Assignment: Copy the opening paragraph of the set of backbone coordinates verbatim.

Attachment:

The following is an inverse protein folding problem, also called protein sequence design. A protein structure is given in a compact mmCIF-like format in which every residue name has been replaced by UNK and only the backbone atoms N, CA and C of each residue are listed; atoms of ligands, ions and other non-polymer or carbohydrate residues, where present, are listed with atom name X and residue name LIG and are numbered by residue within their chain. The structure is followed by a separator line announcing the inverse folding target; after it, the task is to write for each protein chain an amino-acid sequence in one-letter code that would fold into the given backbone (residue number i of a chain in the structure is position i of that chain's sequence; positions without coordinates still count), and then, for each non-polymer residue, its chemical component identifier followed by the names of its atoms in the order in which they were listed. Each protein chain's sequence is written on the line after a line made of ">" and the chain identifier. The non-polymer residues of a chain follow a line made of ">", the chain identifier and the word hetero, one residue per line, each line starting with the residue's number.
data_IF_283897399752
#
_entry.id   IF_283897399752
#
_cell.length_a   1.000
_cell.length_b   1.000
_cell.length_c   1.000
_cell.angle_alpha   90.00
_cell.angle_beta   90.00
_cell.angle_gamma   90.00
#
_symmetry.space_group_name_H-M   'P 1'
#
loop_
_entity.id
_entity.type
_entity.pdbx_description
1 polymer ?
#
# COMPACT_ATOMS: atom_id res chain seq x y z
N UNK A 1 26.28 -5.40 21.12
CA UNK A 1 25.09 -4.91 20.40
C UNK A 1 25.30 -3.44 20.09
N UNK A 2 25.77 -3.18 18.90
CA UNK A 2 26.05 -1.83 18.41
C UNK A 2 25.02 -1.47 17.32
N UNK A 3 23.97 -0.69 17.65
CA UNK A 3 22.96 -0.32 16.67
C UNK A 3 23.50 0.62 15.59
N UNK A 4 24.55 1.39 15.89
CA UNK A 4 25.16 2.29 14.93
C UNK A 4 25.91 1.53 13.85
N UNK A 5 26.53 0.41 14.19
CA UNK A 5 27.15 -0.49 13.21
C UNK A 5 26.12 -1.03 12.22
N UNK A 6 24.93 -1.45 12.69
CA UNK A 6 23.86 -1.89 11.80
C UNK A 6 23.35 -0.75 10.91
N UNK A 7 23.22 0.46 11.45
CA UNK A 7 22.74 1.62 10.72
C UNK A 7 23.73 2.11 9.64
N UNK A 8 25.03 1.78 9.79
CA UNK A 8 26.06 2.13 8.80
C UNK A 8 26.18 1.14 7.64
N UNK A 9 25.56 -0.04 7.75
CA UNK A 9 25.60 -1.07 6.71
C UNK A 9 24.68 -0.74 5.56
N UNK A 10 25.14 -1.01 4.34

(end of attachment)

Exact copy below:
The following is an inverse protein folding problem, also called protein sequence design. A protein structure is given in a compact mmCIF-like format in which every residue name has been replaced by UNK and only the backbone atoms N, CA and C of each residue are listed; atoms of ligands, ions and other non-polymer or carbohydrate residues, where present, are listed with atom name X and residue name LIG and are numbered by residue within their chain. The structure is followed by a separator line announcing the inverse folding target; after it, the task is to write for each protein chain an amino-acid sequence in one-letter code that would fold into the given backbone (residue number i of a chain in the structure is position i of that chain's sequence; positions without coordinates still count), and then, for each non-polymer residue, its chemical component identifier followed by the names of its atoms in the order in which they were listed. Each protein chain's sequence is written on the line after a line made of ">" and the chain identifier. The non-polymer residues of a chain follow a line made of ">", the chain identifier and the word hetero, one residue per line, each line starting with the residue's number.